fighting forces or prison guards; several landmark controlled  
psychological experiments have demonstrated the alarming willingness  
of individuals to abuse other people who have been categorized as  
prisoners in these experiments. Barbarity is in some sense essential  
to war, and not alien to human nature; it is for this reason that  
rules, such as international humanitarian law, are created to contain  
the barbarity.

The chapters in section 3, on the barbarity of contemporary culture,  
deal squarely with the conflict in Iraq and the abuses in Abu Ghraib  
and on Guantanamo. Several chapters engage in a close analysis of  
Bush administration language and policy. The claim that the abuses in  
Abu Ghraib were the actions of a few bad apples acting outside their  
mandate is rebutted by the fact that the Justice Department sought  
during this period to simultaneously re-define torture, suggest that  
it was legal in some instances, and to exclude many being held by the  
United States from the protections afforded them as POWs by  
international humanitarian law. This defense is further challenged  
with evidence from the rhetoric of the Bush administration, rhetoric  
that sought at once to vilify "the enemy" by labeling it evil, while  
at the same time labeling Americans, and virtually any Americans, as  
heroic. Several pieces point finally to the evidence that ranking  
officers were aware of abuses, and did not seek to stop them,  
suggesting at least implicit support for their use. If this argument  
is correct, then whether or not there were clear orders from senior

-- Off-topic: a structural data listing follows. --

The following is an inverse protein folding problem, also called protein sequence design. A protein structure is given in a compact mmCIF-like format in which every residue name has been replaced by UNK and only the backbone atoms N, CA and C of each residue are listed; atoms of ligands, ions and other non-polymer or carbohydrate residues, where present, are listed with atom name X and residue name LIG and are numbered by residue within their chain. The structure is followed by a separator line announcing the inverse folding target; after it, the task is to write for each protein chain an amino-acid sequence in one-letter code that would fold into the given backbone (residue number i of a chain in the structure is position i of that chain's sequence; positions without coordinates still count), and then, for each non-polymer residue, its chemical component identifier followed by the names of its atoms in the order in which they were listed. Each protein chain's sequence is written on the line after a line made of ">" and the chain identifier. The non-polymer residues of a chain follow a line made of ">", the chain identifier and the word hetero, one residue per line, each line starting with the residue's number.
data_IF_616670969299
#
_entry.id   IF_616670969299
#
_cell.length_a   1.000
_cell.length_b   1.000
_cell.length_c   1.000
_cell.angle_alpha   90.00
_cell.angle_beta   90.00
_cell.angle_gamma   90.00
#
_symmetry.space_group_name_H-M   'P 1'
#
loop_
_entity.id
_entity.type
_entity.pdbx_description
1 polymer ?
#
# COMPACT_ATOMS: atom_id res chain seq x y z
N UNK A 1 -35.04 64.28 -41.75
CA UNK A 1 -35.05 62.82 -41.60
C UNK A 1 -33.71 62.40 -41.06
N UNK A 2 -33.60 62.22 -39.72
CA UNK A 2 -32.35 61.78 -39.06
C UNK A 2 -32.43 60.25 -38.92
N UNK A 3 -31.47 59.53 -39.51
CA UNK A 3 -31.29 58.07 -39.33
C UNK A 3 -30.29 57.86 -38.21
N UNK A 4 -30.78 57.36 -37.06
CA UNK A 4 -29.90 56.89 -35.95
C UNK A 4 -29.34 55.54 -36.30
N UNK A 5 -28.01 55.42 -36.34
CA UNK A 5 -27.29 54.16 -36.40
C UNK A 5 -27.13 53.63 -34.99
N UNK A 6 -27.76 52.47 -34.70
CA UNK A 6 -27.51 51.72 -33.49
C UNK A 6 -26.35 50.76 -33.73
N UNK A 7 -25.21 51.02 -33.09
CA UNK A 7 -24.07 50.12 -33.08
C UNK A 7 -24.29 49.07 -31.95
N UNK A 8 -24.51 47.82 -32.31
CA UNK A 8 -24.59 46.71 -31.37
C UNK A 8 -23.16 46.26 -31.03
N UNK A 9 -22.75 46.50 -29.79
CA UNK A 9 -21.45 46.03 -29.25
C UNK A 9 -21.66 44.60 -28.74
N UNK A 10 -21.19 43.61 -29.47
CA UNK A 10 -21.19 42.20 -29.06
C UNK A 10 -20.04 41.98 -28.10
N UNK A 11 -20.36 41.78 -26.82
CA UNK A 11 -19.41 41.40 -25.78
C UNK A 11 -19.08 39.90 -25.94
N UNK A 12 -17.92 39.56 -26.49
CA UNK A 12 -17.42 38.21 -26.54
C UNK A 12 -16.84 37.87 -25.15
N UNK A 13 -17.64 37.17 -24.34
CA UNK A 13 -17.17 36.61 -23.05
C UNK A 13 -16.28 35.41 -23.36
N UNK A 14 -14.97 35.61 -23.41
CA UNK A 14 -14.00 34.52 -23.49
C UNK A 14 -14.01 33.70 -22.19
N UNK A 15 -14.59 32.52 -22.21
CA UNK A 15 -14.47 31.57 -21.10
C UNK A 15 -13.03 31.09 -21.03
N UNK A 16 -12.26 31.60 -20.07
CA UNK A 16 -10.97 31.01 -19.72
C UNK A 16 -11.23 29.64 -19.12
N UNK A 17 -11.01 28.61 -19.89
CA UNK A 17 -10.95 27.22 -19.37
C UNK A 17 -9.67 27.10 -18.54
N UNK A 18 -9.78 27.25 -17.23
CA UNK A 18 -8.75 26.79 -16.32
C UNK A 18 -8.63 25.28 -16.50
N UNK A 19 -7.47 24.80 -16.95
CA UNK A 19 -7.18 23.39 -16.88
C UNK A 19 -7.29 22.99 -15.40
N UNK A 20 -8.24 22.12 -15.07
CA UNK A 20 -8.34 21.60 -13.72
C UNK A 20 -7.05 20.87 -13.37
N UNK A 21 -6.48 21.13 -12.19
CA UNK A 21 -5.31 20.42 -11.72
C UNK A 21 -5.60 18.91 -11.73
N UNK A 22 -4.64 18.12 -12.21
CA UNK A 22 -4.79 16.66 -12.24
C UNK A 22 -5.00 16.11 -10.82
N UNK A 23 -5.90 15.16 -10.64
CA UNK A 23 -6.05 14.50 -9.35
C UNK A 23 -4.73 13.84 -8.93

political or military officials to abuse prisoners, they set the  
stage and turned a blind eye to the consequences.

Part 4, war crimes and human rights, considers attempts to treat  
barbarity in war as a crime, through the use of international  
criminal accountability. The construction of victimhood is treated as  
particularly problematic, for many atrocities have been perpetrated  
in the name of "not being victims ever again." Further, while victims  
are often rhetorically central to the pursuit of international  
criminal accountability, the fact that a person has been victimized  
does not necessarily mean that a crime has been committed in  
international law, and even if it has victims have not then played a  
significant role in international criminal tribunals. This is not  
particularly surprising, the chapters note, given the state-centric  
nature of international law and the continued necessity of state  
consent for such institutions to function.

The final section of the volume considers arguments for the  
justification of torture, presented most notably in recent years by  
Alan Dershowitz in his argument for limited torture as authorized  
through judicial torture warrants. The chapters deal less with  
whether torture actually "works," although neither suggests that it  
is particularly effective in gaining accurate information, and more  
with the debate over whether, if it worked, it could be justified.  
Each critiques in part Dershowitz' ticking time bomb scenario, and  
utilitarian or at least consequentialist response.
Taken together, these essays represent a thoughtful set of  
reflections upon barbarity in contemporary conflict, and in  
particular an attempt to explain the propensity for barbarity and  
torture even where it is proscribed and would appear to serve no  
function, or even to be counterproductive. They should be of interest  
to those interested in torture, international criminal accountability  
generally, and debates about the conduct of the global war on terror.